-              The action only has to be reasonable – the test is not that it could have been MORE reasonable;
-              The action need not be perfect or ideal
-              The action may be reasonable even if certain steps were not
-              The action must be lawful (not illegally taping for example or refusing to let a person leave a room against their will)
-              The action must be actually unreasonable – it is not enough that the worker perceives it to be
-              Action could be unreasonable if it departs from established practice and procedures without good cause.
-              Must not be “irrational, absurd or ridiculous” 


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COMMENTS

  • by Steven Kalavity 28/04/2016 2:38:16 PM

    Management meetings, if used by an enterprise, should be elaborated on within their policies, first of all. Bullies routinely use the tactic of the "ambush meeting", so much so that it is written about. This demonstrates that the most destructive bullying is done through collusion of the organization hierarchy not just a rogue bully. In my case, I was invited to the "ambush meeting" without any warning. I asked for minute of the meeting and was refused them. I wanted to file a grievance. HR is corrupted by corrupt management. It is that simple. One cannot expect a fair process or meeting when policy and process is ignored and no record is kept. Later, HR did have falsified minutes of the meeting in my personnel file which I received following my leaving the company through the UK Data Protection Act. But, it cost a lot of money and time to prove forgery and fraud even then. This is the stage I am in now. I think workplace bullying is an illegal form of corruption where the abuse of position is allowed to control a corrupt processes and a false narrative in many cases. The process needs third party oversight like most enterprise corruption detection.

  • by Jalicia52 1/09/2017 5:23:51 PM

    Oh how this resonates with me. The Call Centre Manager casually walks up and asks me "can we have a quick catch-up in 15mins". Long story short, 15mins later I'm facing her, the Health & Safety Team Lead & someone else later identified as Senior HR Advisor. But hey, it's "ONLY" an "informal meeting". Well, that's how they define informal - "I define it as an AMBUSH" advising me that they plan to Medically Retire me as one day I might injure myself and I may not be able to perform the inherent components of my role because I have reported (this is mandatory) hand pain 4 times in 3 years due to inappropriate equipment and incorrect workstation set up. Oh, lets not forget, this was informal so emphatic no notes or minutes taken when then they were asked to provide them.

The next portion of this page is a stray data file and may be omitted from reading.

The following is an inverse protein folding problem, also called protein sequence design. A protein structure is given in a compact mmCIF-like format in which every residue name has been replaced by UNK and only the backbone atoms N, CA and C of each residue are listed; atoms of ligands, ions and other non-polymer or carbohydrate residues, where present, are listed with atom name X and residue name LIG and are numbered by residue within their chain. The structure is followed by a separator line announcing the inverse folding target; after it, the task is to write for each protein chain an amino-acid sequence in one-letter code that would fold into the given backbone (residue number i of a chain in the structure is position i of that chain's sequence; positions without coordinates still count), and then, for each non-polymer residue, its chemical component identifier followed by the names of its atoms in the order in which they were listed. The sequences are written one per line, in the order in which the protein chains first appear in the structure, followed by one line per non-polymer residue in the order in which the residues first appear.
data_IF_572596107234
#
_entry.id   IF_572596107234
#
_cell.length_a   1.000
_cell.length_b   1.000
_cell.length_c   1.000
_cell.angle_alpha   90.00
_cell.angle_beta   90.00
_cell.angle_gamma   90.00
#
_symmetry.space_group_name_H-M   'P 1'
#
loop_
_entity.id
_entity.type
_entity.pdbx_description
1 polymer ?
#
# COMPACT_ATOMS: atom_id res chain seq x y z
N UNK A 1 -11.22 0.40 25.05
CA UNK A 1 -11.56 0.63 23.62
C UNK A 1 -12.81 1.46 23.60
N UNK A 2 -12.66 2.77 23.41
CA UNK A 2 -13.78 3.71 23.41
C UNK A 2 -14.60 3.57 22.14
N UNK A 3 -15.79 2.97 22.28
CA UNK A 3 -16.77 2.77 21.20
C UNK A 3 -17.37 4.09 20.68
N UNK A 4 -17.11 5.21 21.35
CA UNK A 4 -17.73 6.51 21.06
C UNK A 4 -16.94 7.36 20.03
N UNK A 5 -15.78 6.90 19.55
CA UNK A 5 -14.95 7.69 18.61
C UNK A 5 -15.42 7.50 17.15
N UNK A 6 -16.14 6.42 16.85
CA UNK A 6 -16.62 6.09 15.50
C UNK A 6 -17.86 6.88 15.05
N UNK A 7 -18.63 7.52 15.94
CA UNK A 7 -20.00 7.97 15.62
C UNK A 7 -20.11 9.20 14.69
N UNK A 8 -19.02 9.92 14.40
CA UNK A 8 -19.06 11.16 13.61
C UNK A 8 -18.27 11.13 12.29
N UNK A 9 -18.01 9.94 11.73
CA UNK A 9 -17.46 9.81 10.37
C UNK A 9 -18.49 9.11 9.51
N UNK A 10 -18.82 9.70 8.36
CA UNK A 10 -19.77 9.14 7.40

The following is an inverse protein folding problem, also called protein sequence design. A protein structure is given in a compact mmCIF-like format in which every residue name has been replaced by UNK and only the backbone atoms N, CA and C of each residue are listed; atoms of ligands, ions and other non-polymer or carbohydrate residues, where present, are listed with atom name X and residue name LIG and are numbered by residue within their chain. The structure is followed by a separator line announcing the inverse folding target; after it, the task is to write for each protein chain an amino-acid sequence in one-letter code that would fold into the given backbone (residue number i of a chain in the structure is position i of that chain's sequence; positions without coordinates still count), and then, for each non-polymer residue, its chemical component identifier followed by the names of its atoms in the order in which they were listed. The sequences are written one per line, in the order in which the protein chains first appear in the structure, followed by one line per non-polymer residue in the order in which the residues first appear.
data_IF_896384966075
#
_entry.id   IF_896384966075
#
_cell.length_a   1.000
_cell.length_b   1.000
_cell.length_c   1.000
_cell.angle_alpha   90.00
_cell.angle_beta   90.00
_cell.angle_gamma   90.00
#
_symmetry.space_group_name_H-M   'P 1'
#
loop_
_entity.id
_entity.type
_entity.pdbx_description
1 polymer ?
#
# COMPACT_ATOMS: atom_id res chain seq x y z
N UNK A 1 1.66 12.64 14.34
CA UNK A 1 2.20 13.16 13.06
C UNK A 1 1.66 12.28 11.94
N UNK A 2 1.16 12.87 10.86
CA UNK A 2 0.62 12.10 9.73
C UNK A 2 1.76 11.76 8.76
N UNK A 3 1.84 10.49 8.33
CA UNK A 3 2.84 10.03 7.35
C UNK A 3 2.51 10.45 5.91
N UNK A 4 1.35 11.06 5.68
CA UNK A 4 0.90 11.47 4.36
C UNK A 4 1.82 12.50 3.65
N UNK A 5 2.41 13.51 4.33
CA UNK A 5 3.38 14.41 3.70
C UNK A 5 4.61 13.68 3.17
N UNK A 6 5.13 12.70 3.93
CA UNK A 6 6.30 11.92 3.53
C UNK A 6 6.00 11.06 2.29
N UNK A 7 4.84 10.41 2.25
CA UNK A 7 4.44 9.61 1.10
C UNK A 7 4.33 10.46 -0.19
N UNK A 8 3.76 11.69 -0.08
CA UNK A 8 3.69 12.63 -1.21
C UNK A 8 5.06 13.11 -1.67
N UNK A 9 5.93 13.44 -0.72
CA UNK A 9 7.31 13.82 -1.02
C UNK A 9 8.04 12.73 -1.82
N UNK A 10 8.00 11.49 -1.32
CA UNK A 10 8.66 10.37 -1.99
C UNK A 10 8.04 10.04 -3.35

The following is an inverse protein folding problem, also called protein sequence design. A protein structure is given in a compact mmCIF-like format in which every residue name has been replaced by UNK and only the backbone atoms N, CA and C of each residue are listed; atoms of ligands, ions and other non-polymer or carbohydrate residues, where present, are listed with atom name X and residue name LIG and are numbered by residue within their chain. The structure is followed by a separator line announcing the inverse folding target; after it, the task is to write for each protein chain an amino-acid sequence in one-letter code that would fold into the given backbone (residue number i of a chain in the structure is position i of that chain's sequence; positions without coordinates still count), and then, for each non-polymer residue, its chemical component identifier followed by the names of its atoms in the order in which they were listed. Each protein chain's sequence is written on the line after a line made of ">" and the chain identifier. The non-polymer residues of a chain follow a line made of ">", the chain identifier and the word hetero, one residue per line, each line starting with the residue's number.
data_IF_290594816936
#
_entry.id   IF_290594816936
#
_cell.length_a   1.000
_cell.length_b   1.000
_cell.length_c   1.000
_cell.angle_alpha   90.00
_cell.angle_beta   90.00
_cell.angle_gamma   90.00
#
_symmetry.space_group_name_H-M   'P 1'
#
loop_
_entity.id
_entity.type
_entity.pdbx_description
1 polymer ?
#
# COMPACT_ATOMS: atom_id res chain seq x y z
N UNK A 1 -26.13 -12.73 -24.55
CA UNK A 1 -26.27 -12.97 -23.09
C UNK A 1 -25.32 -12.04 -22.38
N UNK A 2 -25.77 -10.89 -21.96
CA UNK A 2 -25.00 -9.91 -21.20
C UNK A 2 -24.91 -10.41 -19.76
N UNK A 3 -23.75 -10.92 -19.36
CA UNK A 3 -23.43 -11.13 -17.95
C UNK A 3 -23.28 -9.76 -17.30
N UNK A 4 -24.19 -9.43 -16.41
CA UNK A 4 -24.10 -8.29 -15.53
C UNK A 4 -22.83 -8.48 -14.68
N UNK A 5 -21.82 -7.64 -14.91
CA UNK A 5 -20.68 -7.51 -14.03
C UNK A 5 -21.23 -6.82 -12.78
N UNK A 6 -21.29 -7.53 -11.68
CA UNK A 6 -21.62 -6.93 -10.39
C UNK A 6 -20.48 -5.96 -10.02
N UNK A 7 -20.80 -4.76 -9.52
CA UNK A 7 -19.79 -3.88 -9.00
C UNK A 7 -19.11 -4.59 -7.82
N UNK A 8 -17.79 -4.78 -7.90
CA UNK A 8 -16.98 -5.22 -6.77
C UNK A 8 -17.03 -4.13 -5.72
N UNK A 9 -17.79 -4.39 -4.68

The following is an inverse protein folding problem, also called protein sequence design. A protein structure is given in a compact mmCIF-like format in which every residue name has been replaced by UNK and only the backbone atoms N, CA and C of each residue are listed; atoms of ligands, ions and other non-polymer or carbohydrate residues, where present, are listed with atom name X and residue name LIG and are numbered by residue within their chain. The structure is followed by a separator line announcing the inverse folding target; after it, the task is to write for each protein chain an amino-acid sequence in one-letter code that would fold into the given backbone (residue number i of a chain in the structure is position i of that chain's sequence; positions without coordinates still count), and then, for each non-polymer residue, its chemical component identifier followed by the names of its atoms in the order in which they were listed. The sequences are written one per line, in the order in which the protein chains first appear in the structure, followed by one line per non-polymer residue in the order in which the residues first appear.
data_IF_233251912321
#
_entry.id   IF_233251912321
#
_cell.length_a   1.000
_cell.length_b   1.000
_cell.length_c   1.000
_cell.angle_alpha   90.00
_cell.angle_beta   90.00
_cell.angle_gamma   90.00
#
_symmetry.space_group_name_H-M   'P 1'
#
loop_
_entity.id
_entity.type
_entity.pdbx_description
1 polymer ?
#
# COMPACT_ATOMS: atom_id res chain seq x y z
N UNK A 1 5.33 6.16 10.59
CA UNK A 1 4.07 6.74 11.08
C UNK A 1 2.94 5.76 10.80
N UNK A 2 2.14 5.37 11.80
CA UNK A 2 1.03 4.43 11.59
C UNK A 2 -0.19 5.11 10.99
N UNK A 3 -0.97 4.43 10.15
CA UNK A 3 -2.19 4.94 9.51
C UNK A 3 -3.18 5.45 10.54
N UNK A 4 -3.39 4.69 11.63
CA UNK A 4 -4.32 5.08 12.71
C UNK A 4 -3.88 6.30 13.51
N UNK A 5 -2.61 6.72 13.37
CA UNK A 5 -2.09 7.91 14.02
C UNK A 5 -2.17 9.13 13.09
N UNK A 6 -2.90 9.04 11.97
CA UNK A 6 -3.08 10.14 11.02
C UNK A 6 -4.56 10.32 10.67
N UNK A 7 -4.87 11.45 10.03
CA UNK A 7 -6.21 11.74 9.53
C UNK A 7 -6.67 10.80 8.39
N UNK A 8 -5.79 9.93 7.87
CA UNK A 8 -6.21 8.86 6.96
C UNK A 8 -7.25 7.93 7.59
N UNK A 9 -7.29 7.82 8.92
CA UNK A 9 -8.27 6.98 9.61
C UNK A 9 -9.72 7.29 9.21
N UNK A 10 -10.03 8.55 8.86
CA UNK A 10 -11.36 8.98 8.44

But wait, there's more, 3 months later in response to my application to our Fair work Commission for discrimination and bullying they suddenly realise that the must have each taken notes because each fabricated documents and provided these as evidence denying everything that they had done and said at that meeting.
    Corruption is definitely the way to describe these behaviours. HR is worse because they are all too frequently active participants in workplace bullying and if not wouldn't recognise it if it bit them on the butt.
    While ever our governing and regulatory bodies including Worksafe have no power or stomach to make them accountable then nothing is going to change.
    The Worksafe guy asked me what I wanted to happen and I said I "want them to be held accountable for their actions". His reply to that was "Oh, so you are wanting revenge then?????
    With this coming from the Safety Regulator what hope do we have?
    They then have the absolute arrogance and gall to say they are willing to offer to provide a Certificate of Service as settlement conditional upon me signing a "deed of settlement" as full and final settlement of any and all claims with a Non Disclosure Clause.. Geez, how stupid do they really believe we are.